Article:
The Boston Region Metropolitan Planning Organization (MPO) recently completed the Draft 2017 Triennial Title VI Report. This report presents the MPO’s efforts to ensure that federally protected populations are not discriminated against in the MPO’s various activities. This includes discrimination based on income, race, ethnicity, national origin, age, sex, and disability.
The Title VI report includes several analyses that examine the effects of the MPO’s three planning documents—the Long-Range Transportation Plan (LRTP), the Transportation Improvement Program (TIP), and the Unified Planning Work Program (UPWP)—on some of the protected populations.
For the UPWP, the MPO looks at which municipalities in the region have been the subjects of MPO transportation studies or recipients of technical support. For each municipality, the assessment documents the population that is minority and low-income, the number of UPWP tasks that have occurred in each federal fiscal year (FFY) since 2010, and the municipality’s number of roadway miles.
The MPO completes three analyses for the TIP. These include:
- An analysis that determines whether the MPO is funding TIP projects that serve protected populations. This was done by comparing the percent of each protected population that is served by TIP projects with their total populations within the region. The results show that projects in the most recent TIP were distributed equitably to those populations.
- A map (below) showing the location of transit projects in the TIP, overlaid on communities that have high concentrations of low-income and minority populations.
- Finally, an analysis of the distribution of public transit funding to low-income and minority passengers for the current TIP (FFYs 2017–21). The results show that, overall, minority passengers receive less investment relative to their ridership (26.0% vs. 34.0%, respectively), as do low-income passengers (22.8% vs. 28.5%). As this is the first time that this analysis was completed, the MPO will continue to track the results of the analysis and plan to develop a policy that determines whether the results constitute disparate impacts for minority and low-income populations.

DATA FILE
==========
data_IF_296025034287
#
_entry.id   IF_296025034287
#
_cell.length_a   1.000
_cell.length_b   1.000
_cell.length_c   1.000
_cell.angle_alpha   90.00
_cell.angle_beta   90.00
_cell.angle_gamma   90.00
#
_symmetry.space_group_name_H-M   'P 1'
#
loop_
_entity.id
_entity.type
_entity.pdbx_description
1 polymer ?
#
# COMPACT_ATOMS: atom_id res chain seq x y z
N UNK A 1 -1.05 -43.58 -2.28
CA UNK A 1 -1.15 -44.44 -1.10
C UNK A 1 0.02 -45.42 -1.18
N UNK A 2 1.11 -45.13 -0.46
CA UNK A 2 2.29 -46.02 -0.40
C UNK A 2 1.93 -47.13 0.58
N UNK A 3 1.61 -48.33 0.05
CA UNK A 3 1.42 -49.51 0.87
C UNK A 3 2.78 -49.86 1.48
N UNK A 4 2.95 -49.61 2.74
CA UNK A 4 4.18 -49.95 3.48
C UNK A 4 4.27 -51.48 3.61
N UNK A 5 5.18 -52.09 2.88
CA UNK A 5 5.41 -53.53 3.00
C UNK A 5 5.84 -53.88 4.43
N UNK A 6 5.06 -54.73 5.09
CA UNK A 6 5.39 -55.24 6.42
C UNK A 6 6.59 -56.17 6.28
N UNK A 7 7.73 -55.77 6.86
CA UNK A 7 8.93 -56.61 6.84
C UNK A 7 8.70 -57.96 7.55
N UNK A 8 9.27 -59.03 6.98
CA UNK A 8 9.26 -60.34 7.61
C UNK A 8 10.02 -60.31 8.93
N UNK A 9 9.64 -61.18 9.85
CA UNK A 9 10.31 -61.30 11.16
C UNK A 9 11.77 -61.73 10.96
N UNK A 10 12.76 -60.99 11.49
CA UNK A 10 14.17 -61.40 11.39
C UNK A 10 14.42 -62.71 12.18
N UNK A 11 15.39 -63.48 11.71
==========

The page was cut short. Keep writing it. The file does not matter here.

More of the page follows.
An analysis of benefits and burdens compared the impacts of the LRTP on low-income and minority populations to non-low-income and nonminority populations. This included looking at the effects of the plan on residents’ travel time, congestion, accessibility to jobs, and carbon monoxide emissions. The analysis is conducted when the LRTP is developed, every five years. The last LRTP was completed in 2015; the analysis found that neither low-income nor minority would be significantly more negatively affected or receive significantly fewer benefits than non-low-income and nonminority populations.
Common Spoken Non-English Languages in the Boston Region
The MPO also looked at the number of people within the MPO region whose first language is not English and who have limited English proficiency (LEP). The analysis found that 311,134 (10.4% of the region-wide population) fall into this category. The most commonly spoken non-English languages are Spanish (3.5% of the region-wide population), Chinese (1.7%), and Portuguese (1.2%). The report includes the MPO’s strategies to ensure that LEP persons have access to the MPO services, including translations of materials on the MPO website and the provision of free language services at MPO meetings as requested.
The report is now available for public comment through Tuesday, July 18. The draft is available here. You may email or use our online comment form to submit your feedback. MPO staff will hold office hours on July 6, 2017, from 1:30 PM to 3:00 PM and July 13, 2017, from 1:30 PM to 6:00 PM. Office Hours are opportunities for one-on-one conversations with MPO Staff. Members of the public are welcome to stop by our office to discuss any element of the Draft 2017 Triennial Title VI Report.